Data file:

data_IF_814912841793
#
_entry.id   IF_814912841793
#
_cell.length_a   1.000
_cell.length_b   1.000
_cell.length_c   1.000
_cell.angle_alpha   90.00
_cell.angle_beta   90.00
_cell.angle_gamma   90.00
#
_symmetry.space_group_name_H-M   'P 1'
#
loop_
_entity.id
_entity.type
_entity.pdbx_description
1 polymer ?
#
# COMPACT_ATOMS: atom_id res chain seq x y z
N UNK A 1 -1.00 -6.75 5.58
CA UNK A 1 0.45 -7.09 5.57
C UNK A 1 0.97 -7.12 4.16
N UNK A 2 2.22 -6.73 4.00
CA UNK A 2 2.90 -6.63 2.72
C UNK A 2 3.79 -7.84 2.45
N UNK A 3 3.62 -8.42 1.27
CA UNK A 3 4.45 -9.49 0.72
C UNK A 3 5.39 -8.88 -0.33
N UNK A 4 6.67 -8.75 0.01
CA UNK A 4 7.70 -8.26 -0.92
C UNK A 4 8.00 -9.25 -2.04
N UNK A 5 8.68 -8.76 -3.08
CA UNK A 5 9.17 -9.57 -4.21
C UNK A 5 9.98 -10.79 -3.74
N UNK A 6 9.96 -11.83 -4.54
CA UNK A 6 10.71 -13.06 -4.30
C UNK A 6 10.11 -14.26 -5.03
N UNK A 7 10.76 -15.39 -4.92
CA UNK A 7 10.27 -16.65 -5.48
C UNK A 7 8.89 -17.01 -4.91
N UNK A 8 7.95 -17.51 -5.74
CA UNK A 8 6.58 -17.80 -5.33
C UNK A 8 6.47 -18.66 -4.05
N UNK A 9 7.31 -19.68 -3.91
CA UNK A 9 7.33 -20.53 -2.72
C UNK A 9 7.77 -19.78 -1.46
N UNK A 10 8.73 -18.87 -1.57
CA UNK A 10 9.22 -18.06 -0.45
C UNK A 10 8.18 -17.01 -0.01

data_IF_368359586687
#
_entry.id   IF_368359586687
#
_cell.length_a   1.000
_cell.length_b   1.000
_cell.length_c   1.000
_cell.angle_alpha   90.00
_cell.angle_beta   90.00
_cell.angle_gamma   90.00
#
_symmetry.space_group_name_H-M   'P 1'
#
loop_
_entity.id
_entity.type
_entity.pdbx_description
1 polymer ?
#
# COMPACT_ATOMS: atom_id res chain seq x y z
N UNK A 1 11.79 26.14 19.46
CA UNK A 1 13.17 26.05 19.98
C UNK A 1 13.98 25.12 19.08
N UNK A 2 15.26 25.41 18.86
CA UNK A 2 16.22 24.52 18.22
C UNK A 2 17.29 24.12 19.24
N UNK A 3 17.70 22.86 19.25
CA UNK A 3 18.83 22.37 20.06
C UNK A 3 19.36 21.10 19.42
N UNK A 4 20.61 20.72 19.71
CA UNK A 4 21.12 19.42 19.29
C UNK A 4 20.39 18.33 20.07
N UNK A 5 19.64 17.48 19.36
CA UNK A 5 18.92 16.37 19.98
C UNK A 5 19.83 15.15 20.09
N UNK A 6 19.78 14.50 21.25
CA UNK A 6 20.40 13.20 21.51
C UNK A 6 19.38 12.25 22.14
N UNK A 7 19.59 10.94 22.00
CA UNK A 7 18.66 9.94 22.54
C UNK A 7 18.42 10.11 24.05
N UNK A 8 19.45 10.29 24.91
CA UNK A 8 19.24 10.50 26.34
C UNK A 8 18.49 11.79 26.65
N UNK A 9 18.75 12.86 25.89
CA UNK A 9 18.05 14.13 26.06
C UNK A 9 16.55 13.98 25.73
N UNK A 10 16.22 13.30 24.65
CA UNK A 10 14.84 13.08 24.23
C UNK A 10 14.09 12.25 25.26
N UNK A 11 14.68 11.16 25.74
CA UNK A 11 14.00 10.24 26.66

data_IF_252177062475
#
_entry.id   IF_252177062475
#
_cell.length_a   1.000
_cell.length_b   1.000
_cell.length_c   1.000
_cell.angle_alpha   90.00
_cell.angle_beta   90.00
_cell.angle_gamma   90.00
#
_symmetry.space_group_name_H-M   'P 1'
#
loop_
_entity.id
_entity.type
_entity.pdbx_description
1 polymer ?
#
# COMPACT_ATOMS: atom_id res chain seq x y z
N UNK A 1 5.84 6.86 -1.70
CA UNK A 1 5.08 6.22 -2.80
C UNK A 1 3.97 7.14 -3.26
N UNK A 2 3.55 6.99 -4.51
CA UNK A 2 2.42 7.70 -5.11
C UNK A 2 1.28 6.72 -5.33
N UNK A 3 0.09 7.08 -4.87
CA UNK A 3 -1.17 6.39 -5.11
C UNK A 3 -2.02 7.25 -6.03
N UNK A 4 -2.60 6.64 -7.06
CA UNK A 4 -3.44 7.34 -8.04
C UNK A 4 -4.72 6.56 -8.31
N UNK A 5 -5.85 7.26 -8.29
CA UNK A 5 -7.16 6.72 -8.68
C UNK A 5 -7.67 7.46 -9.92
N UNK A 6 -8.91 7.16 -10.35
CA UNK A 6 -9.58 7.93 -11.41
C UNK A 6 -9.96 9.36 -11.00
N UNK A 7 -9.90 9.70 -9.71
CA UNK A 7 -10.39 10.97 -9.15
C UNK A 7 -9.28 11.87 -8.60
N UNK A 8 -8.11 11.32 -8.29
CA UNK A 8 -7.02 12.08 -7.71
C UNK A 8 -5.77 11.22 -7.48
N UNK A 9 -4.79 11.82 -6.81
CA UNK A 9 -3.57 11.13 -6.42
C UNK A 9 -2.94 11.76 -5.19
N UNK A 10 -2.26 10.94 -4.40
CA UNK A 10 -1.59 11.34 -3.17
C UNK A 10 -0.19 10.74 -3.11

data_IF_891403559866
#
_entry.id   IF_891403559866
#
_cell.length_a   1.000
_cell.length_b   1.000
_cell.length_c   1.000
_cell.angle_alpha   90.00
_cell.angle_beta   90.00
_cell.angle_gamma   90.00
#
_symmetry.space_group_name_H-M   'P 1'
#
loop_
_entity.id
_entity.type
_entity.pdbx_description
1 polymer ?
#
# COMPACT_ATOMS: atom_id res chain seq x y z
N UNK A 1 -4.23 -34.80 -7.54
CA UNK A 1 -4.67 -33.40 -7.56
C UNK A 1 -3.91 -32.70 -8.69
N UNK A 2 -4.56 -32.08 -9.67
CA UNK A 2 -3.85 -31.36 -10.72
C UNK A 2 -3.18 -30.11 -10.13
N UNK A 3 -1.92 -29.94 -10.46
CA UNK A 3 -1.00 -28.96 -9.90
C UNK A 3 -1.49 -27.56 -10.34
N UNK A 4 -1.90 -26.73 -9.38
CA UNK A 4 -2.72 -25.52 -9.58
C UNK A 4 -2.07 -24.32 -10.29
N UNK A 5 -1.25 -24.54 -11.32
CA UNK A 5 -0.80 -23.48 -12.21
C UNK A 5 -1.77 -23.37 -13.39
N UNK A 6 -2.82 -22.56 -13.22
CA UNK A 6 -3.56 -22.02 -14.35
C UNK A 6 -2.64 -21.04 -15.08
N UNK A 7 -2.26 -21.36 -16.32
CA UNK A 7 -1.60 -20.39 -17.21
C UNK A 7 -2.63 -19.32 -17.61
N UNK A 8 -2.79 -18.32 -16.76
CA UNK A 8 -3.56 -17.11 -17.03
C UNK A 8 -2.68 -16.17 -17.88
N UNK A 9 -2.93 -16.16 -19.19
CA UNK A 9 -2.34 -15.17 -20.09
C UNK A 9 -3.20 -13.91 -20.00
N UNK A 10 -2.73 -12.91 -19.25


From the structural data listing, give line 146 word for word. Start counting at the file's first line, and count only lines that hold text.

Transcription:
C UNK A 8 -5.77 11.22 -7.48